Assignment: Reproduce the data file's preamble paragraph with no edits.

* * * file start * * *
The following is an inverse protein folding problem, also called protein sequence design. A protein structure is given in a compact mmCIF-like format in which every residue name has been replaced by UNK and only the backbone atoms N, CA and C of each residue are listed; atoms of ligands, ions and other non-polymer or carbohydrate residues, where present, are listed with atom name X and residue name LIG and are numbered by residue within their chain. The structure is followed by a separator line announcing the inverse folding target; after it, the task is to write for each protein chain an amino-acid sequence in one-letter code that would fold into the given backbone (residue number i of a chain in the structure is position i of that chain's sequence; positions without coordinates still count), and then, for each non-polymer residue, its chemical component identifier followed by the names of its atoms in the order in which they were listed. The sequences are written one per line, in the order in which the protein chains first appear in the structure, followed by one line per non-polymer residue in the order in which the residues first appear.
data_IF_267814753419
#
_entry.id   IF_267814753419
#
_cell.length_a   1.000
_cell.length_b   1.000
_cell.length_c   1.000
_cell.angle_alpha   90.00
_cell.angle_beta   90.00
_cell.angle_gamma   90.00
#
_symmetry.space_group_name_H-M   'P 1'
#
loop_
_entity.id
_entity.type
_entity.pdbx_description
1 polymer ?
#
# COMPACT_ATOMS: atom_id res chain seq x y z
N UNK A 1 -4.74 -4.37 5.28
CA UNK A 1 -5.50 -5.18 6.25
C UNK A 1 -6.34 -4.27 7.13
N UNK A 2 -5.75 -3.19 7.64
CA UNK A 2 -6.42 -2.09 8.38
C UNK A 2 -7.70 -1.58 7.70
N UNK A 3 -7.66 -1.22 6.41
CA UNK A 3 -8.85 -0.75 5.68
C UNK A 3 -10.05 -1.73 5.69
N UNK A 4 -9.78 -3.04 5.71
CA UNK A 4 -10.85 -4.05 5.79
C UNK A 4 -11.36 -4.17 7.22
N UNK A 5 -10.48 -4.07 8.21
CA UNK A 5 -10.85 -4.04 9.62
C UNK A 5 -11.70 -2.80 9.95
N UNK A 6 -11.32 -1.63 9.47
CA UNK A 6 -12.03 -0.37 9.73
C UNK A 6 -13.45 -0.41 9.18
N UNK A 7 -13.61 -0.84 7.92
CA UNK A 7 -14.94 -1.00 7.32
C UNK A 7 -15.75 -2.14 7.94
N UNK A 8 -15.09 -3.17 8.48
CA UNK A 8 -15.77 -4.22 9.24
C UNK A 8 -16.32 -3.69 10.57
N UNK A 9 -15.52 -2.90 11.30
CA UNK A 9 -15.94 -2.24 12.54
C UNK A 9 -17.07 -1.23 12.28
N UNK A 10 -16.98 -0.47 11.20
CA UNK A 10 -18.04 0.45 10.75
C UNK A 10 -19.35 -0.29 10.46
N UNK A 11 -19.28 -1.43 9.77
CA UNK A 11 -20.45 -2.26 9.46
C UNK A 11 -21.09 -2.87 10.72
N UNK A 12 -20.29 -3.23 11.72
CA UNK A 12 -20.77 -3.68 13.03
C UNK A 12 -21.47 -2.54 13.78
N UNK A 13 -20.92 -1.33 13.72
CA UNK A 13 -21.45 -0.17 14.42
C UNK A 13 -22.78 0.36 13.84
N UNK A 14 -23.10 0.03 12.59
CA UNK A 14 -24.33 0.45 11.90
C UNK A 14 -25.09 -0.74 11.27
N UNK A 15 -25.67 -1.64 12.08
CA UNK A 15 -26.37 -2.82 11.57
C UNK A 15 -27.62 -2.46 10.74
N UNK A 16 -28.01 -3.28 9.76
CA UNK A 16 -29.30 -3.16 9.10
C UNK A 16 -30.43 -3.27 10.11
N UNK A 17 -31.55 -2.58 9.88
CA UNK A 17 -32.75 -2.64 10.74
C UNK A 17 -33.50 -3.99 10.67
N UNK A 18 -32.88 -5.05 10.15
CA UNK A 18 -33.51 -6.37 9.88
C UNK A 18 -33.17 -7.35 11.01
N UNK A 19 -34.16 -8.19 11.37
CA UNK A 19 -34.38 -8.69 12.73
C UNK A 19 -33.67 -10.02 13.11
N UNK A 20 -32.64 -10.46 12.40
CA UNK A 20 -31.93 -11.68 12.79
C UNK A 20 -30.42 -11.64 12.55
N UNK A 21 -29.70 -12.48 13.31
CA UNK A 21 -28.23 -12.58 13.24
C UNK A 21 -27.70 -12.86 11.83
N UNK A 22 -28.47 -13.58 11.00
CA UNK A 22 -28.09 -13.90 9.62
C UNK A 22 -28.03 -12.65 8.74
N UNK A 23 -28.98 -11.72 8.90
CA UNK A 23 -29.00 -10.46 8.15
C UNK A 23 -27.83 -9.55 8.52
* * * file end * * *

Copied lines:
The following is an inverse protein folding problem, also called protein sequence design. A protein structure is given in a compact mmCIF-like format in which every residue name has been replaced by UNK and only the backbone atoms N, CA and C of each residue are listed; atoms of ligands, ions and other non-polymer or carbohydrate residues, where present, are listed with atom name X and residue name LIG and are numbered by residue within their chain. The structure is followed by a separator line announcing the inverse folding target; after it, the task is to write for each protein chain an amino-acid sequence in one-letter code that would fold into the given backbone (residue number i of a chain in the structure is position i of that chain's sequence; positions without coordinates still count), and then, for each non-polymer residue, its chemical component identifier followed by the names of its atoms in the order in which they were listed. The sequences are written one per line, in the order in which the protein chains first appear in the structure, followed by one line per non-polymer residue in the order in which the residues first appear.